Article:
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Gambit Weekly The Power of Funk

Robert Palmer recorded a masterpiece years ago in New Orleans

By Rich Collins

SEPTEMBER 22, 1997:  During the past decade, a new generation of music fans has discovered Robert Palmer's seminal white-boy funk disc Sneaking Sally Through the Alley. Although the album never graduated from cult status when it was released in 1974, it has earned steady airplay on rock radio in recent years thanks to its exuberant blend of New Orleans funk beats and classic rock emotion. The disc, which was recorded in New Orleans, New York City and Palmer's native England, is most famous for "the trilogy," an epic jam created by fusing the title track with the tunes "Sailing Shoes" and "Hey Julia."

It's no wonder Sally is so damn funky. To create the album's signature sound, a fresh-faced Palmer collaborated with a dream lineup of musicians that included members of the Meters and the late Lowell George, the slide-guitar genius who masterminded Little Feat's boogie attack. In addition, the disc's title track was written by Allen Toussaint, and it was partially recorded at Toussaint's Sea-Saint studios, one of the funkiest places on earth.

Palmer says he was inspired to do the record in town with these players because he had become fascinated by the music of the Meters, Dr. John and other local groups.

"Since I was such a fan of their music, my writing was in that category," says Palmer. "When I felt I had enough material and experience to cut a solo record, I went to the record company and said that I wanted to cut with the Meters and another group that I worked with in New York. Within a week, I had started in New York and worked with a rhythm section there, and then met up with Lowell George and the others at Sea-Saint."

The tunes "Sneaking Sally" and "Sailing Shoes" were cut in town. "Hey Julia," meanwhile, was performed entirely by Palmer back in England after the local sessions were over. The idea to blend the songs came about after the fact. Once it was all put together, Palmer knew he had something special -- if not necessarily accessible to the masses.

"To a certain extent [I knew it was good]," he says, "but you've got to understand that's still a cult record. I never broke out of that status. I don't know if to this day it sold more than 750,000 copies. I knew what I'd done, knew I was jumping in the deep end. If that was good, then I was going to stick with it, and if it wasn't, I'd stick with real estate."

Meters guitarist Leo Nocentelli toured with Palmer's group a couple of years after the sessions, but then the New Orleans connection faded. Palmer has come through town occasionally since then, but his various projects have kept him busy elsewhere.


Robert Palmer (left) and pals appear
Monday at the House of Blues


Those projects included recording a series of discs that proved Palmer to be a musical chameleon. He had hits, including "Every Kinda People," "Bad Case of Loving You," "Addicted to Love" and "Simply Irresistible," and he had enough misses to earn jabs from critics who thought his efforts more sleek than substantial.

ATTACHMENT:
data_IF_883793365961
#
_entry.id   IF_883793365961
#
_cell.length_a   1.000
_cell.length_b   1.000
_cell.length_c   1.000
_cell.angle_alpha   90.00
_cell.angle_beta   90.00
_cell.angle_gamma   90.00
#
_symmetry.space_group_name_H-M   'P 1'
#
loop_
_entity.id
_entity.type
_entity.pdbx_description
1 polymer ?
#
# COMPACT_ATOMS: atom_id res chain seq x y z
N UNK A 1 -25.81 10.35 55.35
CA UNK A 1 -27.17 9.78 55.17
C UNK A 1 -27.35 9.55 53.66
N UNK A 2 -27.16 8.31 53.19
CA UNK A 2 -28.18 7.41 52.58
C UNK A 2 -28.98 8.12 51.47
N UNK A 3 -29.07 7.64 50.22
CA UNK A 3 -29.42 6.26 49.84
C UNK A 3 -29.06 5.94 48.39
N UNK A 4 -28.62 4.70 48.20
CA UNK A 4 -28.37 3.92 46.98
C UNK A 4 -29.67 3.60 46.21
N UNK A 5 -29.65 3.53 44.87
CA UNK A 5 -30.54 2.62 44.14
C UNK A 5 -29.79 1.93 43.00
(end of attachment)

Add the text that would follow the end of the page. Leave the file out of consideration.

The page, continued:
One of Palmer's many musical experiments was a 1980s "super group" called Power Station. The band, which also included John and Andy Taylor of the incurably British Duran Duran, has reformed this year to release an album and embark on a small tour that makes a stop Monday (Sept. 22) at the House of Blues.

The whole process is just for fun, says Palmer, although he teamed up with his old pals (minus John Taylor) with the stipulation that the recording process for Power Station's second album be more organic than the first.

"I wasn't prepared to be involved unless the band got together and wrote a dozen songs before we went anywhere near the studio," says Palmer. "The first time out, they already cut the tracks and I had to work out something to go with the music they'd cut. That was murder."

Palmer says this album, Living in Fear, is a different story. And the live show, which features the Uptown Horns from New York City, captures the best of it along with tunes from the first record and several Palmer staples.

An all-star jam with the Meters is probably out of the question.

Showtime 9 p.m. Tickets $22.

What do Stevie Ray Vaughan, Junior Brown, Eric Johnson and Cowboy Mouth guitarist John Thomas Griffith all have in common? Next month, Griffith will join his peers in the Texas Guitar Hall of Fame established by the Dallas-based Buddy magazine.

Griffith, who was born in Lubbuck, Tex., hopes to attend the Dallas induction ceremony, which should be a big jam session, but the Mouth tour schedule may not allow for that. His absence won't mean he isn't excited about the recognition, however.

"I am really psyched," says Griffith. "I never thought I'd get something like this. It's made me think more of doing a follow-up solo album (to 1988's Son of an Engineer). Now I have a little more gumption."


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